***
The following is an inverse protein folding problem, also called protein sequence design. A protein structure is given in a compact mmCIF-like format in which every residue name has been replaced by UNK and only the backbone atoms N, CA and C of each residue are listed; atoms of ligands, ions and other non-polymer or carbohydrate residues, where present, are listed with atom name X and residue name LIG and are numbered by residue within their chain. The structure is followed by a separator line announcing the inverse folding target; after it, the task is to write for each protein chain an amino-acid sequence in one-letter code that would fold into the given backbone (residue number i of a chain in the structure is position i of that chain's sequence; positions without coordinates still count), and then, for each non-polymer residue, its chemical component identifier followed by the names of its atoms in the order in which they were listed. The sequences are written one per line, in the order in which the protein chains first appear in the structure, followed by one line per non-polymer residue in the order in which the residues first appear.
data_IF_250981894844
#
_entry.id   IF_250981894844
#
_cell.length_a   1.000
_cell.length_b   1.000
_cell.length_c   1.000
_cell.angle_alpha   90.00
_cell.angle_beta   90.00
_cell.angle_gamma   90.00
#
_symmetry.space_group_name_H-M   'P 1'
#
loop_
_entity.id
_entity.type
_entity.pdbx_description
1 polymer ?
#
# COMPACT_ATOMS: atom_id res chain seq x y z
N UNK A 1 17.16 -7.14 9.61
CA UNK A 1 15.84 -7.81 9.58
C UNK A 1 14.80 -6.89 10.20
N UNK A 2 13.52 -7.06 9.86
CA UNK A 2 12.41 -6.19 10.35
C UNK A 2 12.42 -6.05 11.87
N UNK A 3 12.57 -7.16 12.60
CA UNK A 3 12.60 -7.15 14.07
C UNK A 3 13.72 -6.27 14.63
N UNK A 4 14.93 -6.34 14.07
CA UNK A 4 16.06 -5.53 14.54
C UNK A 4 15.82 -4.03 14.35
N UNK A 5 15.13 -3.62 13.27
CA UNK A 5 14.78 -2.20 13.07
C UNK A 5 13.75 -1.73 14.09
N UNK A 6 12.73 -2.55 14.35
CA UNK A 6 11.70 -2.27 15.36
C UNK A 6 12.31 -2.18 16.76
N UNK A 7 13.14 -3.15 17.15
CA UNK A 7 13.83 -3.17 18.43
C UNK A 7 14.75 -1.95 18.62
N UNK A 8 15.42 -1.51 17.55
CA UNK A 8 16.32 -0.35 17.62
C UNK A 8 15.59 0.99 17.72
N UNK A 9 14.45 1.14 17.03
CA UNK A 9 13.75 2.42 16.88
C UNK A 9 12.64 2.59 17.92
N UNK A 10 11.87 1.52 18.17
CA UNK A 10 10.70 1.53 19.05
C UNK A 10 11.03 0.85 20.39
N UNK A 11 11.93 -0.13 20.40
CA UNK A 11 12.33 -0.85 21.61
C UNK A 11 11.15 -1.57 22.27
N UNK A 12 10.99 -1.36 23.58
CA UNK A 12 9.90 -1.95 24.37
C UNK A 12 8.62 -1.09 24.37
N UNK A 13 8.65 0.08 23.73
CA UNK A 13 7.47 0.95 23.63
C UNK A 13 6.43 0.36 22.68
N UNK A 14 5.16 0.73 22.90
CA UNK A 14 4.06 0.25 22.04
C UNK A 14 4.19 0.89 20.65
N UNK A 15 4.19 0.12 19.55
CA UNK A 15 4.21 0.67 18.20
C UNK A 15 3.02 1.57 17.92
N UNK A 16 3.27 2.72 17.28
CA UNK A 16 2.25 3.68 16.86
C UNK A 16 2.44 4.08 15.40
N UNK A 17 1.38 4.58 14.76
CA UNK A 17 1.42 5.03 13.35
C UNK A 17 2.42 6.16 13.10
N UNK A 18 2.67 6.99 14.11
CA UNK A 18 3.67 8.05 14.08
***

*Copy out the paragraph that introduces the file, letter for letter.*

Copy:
The following is an inverse protein folding problem, also called protein sequence design. A protein structure is given in a compact mmCIF-like format in which every residue name has been replaced by UNK and only the backbone atoms N, CA and C of each residue are listed; atoms of ligands, ions and other non-polymer or carbohydrate residues, where present, are listed with atom name X and residue name LIG and are numbered by residue within their chain. The structure is followed by a separator line announcing the inverse folding target; after it, the task is to write for each protein chain an amino-acid sequence in one-letter code that would fold into the given backbone (residue number i of a chain in the structure is position i of that chain's sequence; positions without coordinates still count), and then, for each non-polymer residue, its chemical component identifier followed by the names of its atoms in the order in which they were listed. The sequences are written one per line, in the order in which the protein chains first appear in the structure, followed by one line per non-polymer residue in the order in which the residues first appear.